A summary of the key themes was presented back to the group on the day, and has been compiled below:
A system where people are the focus
- shift from ‘people focused’ to ‘people led’, system change should be driven by consumer experience - ‘A system where people are the leaders, not just the focus.’
- development of shared language driven by the community’s language. Reducing the medical language used and decreasing stigma. Changing the story from disaster to hope.
- a consumer led storytelling tool to allow people to only have to tell their story once and then control who has access to their story based on their needs, values and goals
- changing what and how we measure the delivery of services, to focus on what is important and valued by consumers, not necessary governments or funders. Shifting from outputs to outcomes, as defined by consumers and community
- a support system for the workforce and broader community to allow them to be people-focused. Training and funding models which address this.
A system that is accessible for all whatever their circumstances
- services must be built around what people choose is best for them, including a range of delivery modes and models and must be available 24/7.
- a strong focus on one-stop-shops within neutral community-based services. Also mindful that these hubs do not become too generalist, and enable services to meet needs
- structural change with funding models and a shift to flexible funding models that allow for funding to best suit the person or needs. Recognition and value placed on the engagement between consumers and service providers
- shift in paradigm – health creation (health and wellbeing) and changes in the language used i.e. focus on health and wellbeing which will help reduce stigma and discrimination.
A system that enables providers to understand people’s needs holistically
- clearly define ‘holistically’ to include all aspects of life and health including physical health, housing, family, social, emotional wellbeing, community connection as well as mental health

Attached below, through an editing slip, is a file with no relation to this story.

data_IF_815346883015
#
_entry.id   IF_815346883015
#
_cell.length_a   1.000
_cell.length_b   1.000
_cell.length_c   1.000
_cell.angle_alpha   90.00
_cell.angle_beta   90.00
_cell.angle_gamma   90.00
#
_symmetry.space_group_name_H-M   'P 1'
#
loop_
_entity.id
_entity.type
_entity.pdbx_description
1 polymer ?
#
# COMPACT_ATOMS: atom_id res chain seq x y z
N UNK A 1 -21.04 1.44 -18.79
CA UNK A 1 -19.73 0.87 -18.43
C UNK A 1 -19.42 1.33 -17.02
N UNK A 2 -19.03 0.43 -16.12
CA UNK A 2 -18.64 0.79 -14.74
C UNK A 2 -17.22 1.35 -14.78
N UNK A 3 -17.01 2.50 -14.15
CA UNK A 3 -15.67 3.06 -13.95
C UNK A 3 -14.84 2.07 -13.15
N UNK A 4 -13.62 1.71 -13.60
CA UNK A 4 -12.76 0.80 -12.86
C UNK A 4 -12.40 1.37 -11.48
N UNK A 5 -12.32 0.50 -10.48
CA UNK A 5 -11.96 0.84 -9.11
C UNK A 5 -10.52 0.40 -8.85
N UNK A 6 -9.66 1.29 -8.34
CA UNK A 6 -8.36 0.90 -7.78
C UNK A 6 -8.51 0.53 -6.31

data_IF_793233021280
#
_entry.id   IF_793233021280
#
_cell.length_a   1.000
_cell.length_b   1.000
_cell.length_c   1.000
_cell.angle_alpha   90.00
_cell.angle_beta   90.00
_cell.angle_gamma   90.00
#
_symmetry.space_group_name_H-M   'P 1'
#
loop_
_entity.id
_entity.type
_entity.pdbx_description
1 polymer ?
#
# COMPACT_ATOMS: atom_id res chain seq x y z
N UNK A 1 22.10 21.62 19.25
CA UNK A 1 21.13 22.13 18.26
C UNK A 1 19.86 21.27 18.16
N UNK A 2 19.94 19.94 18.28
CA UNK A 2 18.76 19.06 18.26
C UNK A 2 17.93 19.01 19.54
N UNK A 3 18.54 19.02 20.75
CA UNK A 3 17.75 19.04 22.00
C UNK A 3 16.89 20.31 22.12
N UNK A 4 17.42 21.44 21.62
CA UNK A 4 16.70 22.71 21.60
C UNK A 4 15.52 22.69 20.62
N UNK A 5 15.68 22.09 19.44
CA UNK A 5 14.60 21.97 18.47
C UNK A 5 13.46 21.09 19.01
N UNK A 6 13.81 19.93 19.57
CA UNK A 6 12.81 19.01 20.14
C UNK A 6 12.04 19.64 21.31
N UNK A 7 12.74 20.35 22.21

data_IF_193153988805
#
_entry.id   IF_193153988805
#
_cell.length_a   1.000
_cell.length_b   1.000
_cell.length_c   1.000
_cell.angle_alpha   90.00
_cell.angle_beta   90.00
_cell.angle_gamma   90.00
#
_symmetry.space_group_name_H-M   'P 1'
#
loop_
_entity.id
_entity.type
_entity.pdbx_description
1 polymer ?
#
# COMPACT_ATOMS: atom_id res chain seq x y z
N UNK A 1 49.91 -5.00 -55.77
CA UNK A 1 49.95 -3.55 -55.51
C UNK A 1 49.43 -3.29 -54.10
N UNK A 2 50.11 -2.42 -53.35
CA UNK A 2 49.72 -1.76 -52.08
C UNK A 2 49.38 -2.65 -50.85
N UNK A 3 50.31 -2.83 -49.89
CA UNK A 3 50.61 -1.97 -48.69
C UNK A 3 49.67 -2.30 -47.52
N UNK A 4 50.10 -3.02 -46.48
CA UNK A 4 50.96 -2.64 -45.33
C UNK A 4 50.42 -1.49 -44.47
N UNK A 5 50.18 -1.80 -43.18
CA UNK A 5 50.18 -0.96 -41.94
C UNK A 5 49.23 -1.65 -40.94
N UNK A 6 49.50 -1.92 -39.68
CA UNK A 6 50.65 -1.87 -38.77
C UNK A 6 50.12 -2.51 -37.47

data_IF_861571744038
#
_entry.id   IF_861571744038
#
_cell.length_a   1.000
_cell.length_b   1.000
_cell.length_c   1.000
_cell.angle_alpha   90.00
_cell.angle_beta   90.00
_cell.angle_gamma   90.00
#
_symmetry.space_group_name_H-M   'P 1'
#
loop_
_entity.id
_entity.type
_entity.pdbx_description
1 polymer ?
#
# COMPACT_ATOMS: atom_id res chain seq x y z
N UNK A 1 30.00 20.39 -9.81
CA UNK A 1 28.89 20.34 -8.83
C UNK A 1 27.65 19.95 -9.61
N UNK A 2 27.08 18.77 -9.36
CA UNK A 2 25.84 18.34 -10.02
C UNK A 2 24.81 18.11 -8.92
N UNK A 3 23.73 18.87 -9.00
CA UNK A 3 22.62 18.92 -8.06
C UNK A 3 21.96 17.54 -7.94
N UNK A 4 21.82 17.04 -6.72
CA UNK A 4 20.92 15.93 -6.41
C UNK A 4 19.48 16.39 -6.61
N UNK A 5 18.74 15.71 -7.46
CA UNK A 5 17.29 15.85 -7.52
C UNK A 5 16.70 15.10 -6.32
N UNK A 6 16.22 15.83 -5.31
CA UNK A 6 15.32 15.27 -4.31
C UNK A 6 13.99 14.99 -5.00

- the role of support people needs to be recognised and included in the care. This includes family or natural supports as well as peer workers and volunteers. Support, training and recognition of these roles is required
- funding of services needs to be holistic to enable holistic service delivery. Cannot fund silos and expect to deliver holistic services. Move away from funding ‘symptomology’ and addressing the primary cause not the result
- services need to be able to adapt to a person’s priorities and choices. If we really want a consumer driven model, we need to enable services to deliver consumer choices
- provide mental health training and literacy to other professionals, including teachers and community groups
- after hours supports are required.
A system that integrates and interacts with the broader health and community services sector
- development of systems that enable easy sharing of information. Allowing consumers to control who they share their story with in an effective and efficient way. Ensuring appropriate guidance and policies exist which protect privacy and confidentially whilst recnognising the benefits of shared care